Date: 21st February 2010 at 3:32pm
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Just how much money could you have won by putting a fiver on Salif Diao to score the winner at Fratton Park last night? The chances are that not one Stoke fan would have taken that gamble, but Diao’s 91st minute shot and his first goal in eight years could have been the final nail in the coffin for Pompey and virtually guaranteed Premier League football in the Potteries for another season.

True, it wasn’t a game to write home about, but it still had it’s fair share of incident with a dubious red card for Andy Wilkinson after he’d collected his second yellow. But for the second time in just four days, it was the side that went down to 10 men that seized the initiative and this time we actually went away with all three points.

Stoke can count themselves lucky as Portsmouth (just as they did at the Brit back in November) played much better football than their 16 points would seem to imply but, as the saying goes, when things are not going for you, you don’t get the breaks. They deserved to go in front on 20 minutes when Owusu-Abeyie’s pass to Piquionne caught out the Stoke back four with the French striker slotting the ball past Sorensen, but Piquionne was ruled offside, whilst TV replays showed him to be level with Wilko at worst.

Pompey turned up the pressure on the visitors and finally did get the ball in the net after Owusu-Abeyie’s shot was stopped by Sorensen but, at full stretch, Tommo couldn’t hold onto it and Piquionne was first to the ball and put it in the net from a very acute angle.

Stoke started to get back into a game that was threatening their 2010 unbeaten run. Tuncay fired a good shot straight at James in goal and then the Turkish international had another chance just seconds before half-time, but headed it well wide when it seemed easier to hit the target.

There was a stroke of luck for Stoke at half time when Piquionne departed after sustaining a hamstring injury and after only five minutes the Potters were level when Glenn Whelan’s corner ball was met by Robert Huth’s head giving James no chance. But the most contentious decision (at least for Stoke fans) was Wilko’s sending off with 15 minutes remaining. He’d been justifiably booked just five minutes earlier for pulling Dindane’s shirt, but the second was hardly believable with both Dindane and Wilko again battling for the ball. The ref, Mike Dean, believed that Dindane was impeded. TV replays would exonerate Wilko but, by that time, he was already heading down the tunnel.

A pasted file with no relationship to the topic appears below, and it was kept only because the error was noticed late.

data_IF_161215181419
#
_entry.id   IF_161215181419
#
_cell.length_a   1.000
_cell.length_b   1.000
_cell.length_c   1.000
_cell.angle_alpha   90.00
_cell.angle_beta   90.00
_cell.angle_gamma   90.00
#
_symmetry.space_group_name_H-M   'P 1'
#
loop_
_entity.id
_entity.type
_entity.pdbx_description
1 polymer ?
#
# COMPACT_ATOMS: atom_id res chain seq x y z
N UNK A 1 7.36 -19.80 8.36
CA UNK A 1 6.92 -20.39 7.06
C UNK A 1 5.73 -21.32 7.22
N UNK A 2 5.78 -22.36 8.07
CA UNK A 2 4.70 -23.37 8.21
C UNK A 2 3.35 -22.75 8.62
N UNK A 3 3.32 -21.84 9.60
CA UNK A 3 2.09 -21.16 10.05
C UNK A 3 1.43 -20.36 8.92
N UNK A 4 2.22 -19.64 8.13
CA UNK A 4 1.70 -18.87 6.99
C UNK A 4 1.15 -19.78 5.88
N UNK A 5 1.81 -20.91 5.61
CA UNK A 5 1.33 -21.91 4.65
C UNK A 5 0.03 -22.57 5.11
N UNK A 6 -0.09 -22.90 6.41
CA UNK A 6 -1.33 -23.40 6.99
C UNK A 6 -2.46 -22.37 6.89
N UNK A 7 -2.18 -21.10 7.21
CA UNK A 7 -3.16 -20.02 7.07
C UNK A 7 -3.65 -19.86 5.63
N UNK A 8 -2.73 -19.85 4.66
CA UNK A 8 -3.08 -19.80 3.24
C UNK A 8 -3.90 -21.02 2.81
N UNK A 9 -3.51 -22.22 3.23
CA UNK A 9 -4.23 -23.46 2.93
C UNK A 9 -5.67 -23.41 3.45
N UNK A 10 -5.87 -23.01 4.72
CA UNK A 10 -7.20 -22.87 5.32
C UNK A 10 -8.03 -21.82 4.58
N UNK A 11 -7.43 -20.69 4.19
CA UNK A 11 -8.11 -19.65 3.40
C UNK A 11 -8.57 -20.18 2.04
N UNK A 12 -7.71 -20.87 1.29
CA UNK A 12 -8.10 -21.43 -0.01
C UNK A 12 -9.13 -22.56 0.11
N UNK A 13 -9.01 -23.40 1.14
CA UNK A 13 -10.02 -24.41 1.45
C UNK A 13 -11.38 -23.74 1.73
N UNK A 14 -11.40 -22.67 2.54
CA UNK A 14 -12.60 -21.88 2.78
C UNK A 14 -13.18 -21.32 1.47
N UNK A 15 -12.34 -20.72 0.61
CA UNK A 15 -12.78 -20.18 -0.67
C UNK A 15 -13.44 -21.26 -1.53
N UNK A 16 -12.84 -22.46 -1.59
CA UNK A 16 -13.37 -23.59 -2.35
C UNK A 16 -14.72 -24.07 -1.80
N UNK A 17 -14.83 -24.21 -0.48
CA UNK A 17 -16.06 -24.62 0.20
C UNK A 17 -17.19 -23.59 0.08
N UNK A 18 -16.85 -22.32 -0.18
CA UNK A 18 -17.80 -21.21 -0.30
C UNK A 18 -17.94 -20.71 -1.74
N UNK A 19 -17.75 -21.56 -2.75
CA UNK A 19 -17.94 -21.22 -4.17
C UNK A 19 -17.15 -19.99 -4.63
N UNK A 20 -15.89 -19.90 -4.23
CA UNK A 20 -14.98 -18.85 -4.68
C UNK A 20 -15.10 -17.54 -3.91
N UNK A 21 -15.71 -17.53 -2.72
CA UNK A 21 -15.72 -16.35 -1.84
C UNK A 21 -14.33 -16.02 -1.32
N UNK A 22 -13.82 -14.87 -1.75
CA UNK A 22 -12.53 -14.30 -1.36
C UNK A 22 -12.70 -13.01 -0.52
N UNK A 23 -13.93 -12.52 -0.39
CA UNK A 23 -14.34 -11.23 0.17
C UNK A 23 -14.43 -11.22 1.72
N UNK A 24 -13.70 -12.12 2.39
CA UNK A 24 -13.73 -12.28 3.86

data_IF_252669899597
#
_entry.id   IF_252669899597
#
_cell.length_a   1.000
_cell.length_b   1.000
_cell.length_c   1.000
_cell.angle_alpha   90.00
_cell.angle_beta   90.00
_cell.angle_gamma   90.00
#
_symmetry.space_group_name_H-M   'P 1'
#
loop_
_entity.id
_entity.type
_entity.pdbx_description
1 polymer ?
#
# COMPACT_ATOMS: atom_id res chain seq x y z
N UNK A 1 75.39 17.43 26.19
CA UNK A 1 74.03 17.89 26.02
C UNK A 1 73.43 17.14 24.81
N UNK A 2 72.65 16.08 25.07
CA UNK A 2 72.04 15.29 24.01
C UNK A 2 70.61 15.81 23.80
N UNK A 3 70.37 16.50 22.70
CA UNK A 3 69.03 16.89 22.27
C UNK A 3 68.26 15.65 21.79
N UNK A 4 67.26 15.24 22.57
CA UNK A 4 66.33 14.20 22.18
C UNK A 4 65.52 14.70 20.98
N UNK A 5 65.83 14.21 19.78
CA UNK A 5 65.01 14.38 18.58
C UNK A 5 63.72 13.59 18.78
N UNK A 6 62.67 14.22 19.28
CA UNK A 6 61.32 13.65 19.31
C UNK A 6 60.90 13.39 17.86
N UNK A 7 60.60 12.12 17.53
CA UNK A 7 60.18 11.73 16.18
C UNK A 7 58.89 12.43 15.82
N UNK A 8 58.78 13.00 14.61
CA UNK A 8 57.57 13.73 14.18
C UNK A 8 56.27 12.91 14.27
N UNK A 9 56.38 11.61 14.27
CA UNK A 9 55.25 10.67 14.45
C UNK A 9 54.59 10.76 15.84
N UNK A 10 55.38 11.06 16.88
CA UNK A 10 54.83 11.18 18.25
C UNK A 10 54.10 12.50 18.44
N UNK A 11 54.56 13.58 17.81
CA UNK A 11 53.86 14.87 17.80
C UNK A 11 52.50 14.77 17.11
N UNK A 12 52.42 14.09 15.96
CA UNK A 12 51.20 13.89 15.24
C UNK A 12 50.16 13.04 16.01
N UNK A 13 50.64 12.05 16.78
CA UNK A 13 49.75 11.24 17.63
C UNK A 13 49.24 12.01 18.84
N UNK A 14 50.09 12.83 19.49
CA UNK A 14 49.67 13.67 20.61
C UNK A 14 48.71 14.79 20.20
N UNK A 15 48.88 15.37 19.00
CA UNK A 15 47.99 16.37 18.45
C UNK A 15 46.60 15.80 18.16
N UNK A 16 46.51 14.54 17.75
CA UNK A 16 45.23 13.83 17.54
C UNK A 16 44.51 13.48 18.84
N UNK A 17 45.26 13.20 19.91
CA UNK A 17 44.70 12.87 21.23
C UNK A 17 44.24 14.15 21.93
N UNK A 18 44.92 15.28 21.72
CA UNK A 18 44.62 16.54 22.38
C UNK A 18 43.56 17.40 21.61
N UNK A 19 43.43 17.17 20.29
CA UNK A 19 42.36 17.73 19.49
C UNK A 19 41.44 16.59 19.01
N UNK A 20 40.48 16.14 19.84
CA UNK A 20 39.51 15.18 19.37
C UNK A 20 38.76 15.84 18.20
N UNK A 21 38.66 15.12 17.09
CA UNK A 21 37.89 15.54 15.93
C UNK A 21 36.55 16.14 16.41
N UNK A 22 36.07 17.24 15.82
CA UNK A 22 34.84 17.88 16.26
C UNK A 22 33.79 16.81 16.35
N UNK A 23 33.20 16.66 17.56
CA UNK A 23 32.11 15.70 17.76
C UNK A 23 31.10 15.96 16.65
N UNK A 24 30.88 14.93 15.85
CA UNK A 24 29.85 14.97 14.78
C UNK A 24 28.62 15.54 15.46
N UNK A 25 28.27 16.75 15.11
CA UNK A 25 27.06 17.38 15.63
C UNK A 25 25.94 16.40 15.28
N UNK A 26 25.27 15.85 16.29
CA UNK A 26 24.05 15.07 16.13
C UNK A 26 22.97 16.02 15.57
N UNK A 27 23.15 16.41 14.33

The Pompey boss, Avram Grant, not surprisingly decided to go on the offensive as a point would be next to useless to the league stragglers. He brought on the former Blades’ striker Danny Webber with the home side now playing with four upfront in an effort to snatch all three points.

Pulis countered Grant’s tactics by replacing Tuncay with Salif Diao. It’s fair to say that Diao’s appearance on the pitch in recent months has not been greeted by universal approval amongst Stoke supporters, but Tone obviously rates him as a solid midfielder who can hold the line, even if others think he’s more of a liability with his frequent late tackles and poor passing.

Stoke had held on well as the 90 minutes ended and we started the five minutes of added-on time. Then it was the Potters who broke away with Ricardo Fuller making a run for the goal line before turning it goal wards for Diao, who was steaming in, to bury the ball in the roof of the net from six yards out for the winner.

I have to admit that my first assumption was that it was Sidibe who had scored as who’d have expected Diao to be anywhere near? Certainly not Big Tone, who said later that he didn’t realise Salif knew how to make it over the half way line.

So, our unbeaten record continues – albeit with a little bit of help from the officials for once. The only worry now is that we seem to play better with ten than eleven men….


One Reply to “Diao shocks fans with Stoke winner”

  • If we had 11 against City we would of won. Great performance by Stoke. Thrilled for Sal. Hope he doesnt start though, ever

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